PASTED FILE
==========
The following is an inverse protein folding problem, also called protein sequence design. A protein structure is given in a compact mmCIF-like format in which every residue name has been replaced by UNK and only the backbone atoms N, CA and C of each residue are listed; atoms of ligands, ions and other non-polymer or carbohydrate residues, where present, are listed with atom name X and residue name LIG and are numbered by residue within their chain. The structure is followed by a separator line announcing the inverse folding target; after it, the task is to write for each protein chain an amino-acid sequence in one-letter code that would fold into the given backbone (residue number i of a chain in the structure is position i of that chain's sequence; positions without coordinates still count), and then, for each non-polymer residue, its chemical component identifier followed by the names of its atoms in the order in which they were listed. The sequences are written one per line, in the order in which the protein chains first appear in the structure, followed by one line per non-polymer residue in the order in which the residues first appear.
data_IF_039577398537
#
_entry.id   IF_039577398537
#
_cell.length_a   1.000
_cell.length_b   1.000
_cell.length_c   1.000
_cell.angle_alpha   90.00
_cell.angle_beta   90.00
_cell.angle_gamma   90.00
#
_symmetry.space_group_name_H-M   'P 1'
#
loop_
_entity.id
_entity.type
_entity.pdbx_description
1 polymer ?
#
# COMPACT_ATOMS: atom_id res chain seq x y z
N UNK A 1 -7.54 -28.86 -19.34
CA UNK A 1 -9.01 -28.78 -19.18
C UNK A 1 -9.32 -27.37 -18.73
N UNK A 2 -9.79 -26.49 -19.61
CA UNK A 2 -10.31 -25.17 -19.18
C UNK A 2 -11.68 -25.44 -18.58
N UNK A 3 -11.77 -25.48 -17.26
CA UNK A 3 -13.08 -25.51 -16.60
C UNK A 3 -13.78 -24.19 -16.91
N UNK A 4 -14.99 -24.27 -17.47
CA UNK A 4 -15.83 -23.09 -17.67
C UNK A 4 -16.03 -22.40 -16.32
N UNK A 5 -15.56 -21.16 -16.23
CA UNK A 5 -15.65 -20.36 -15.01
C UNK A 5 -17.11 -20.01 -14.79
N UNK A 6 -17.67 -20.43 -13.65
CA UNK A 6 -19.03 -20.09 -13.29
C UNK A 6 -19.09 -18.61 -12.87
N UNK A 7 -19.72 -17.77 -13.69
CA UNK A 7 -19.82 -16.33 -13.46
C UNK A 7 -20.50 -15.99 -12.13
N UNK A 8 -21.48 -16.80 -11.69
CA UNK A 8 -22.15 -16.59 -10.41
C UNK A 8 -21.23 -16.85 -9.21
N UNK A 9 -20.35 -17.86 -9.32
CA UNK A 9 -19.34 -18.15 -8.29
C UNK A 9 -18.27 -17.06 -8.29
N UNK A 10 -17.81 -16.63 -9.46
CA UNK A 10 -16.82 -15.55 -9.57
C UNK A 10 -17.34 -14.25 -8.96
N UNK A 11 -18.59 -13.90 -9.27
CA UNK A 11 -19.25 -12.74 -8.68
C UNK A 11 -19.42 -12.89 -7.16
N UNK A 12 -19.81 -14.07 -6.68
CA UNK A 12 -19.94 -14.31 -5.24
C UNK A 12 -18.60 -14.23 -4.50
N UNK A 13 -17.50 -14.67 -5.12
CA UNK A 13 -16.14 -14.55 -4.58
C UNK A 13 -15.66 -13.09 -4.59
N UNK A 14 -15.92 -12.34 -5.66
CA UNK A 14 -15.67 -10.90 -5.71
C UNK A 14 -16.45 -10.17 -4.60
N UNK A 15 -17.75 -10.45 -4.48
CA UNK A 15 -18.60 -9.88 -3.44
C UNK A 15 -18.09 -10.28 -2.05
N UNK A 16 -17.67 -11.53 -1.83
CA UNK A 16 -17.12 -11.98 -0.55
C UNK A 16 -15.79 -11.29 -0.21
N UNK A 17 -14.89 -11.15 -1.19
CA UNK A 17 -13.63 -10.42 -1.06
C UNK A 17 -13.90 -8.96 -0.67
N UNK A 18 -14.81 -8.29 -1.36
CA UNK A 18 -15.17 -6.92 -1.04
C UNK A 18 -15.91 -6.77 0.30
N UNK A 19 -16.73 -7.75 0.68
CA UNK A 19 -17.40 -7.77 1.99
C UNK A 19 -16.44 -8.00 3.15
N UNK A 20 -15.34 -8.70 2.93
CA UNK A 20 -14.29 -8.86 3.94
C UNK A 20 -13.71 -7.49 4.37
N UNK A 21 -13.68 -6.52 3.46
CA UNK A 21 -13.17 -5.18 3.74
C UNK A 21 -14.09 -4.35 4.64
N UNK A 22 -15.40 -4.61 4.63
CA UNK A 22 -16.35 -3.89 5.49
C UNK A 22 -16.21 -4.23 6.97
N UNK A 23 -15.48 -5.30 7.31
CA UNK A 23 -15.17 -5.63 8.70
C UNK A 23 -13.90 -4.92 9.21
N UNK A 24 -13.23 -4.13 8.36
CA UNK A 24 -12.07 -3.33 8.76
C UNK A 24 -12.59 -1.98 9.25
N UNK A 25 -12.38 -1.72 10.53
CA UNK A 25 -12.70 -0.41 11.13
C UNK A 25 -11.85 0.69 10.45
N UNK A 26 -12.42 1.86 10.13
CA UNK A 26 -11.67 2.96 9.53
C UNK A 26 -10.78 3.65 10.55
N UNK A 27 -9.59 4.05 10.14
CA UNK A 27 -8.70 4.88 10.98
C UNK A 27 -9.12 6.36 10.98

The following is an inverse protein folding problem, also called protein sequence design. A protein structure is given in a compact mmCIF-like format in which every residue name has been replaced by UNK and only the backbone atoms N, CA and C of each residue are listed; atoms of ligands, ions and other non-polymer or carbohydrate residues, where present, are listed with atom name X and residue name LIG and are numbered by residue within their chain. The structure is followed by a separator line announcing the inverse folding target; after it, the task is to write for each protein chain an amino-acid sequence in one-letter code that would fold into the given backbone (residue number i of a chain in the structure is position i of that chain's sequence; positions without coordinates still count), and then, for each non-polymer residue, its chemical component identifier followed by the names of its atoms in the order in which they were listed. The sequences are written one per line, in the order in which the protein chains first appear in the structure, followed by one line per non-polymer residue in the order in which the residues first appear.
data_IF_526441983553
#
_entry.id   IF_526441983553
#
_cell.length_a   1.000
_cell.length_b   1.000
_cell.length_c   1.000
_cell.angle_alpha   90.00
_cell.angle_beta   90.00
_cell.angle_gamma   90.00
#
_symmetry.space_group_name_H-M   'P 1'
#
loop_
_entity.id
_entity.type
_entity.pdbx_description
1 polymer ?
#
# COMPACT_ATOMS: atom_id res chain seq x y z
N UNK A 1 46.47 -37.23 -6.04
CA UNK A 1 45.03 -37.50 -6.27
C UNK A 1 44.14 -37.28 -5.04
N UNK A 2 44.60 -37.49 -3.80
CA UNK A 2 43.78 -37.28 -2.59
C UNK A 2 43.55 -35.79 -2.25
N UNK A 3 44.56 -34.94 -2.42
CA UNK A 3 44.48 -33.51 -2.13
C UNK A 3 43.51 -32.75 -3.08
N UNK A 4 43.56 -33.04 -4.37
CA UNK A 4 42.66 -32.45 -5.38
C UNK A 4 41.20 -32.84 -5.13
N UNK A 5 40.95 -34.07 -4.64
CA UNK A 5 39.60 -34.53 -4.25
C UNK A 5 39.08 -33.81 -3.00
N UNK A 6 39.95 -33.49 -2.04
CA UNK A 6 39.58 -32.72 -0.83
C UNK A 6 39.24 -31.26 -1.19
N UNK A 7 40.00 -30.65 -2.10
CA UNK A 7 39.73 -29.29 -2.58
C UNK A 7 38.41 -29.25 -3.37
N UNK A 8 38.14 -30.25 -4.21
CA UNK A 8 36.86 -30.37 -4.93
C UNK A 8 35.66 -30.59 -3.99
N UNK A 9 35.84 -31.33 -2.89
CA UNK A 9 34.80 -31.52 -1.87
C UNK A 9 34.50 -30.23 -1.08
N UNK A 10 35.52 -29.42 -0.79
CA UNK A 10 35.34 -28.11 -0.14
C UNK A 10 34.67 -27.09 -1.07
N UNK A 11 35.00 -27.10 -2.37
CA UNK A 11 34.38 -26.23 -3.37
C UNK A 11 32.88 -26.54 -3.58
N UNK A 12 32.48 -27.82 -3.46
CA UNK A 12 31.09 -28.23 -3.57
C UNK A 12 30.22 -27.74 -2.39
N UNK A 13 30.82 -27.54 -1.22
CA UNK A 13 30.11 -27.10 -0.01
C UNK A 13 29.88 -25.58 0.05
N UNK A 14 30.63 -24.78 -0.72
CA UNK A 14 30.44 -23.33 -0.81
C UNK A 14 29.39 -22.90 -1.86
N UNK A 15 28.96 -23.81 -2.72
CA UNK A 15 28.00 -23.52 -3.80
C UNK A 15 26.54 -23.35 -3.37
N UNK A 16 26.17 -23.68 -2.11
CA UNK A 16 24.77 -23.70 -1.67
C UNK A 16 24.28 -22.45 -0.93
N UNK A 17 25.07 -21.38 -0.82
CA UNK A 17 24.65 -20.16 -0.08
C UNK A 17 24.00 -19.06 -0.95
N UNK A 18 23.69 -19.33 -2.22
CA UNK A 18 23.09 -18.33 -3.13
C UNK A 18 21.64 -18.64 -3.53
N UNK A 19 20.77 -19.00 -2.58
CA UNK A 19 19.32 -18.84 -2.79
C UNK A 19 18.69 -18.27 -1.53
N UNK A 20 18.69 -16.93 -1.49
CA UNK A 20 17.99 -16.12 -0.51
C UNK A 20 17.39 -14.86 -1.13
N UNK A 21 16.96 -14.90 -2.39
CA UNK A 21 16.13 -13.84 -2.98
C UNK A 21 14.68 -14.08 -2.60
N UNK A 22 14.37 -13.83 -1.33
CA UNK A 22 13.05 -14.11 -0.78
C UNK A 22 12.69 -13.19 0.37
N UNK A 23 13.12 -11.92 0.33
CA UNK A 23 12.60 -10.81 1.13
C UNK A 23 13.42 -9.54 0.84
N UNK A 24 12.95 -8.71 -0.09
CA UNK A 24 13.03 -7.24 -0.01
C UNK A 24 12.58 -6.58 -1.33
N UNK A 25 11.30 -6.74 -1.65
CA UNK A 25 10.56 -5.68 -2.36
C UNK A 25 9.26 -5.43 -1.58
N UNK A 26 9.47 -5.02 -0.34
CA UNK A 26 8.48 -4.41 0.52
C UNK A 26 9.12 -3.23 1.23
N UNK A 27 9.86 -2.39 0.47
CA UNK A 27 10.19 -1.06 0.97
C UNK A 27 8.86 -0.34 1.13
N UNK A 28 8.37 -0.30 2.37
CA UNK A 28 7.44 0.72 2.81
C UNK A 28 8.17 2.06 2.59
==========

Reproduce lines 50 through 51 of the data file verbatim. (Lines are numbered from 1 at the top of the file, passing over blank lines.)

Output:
CA UNK A 10 -16.82 -15.55 -9.57
C UNK A 10 -17.34 -14.25 -8.96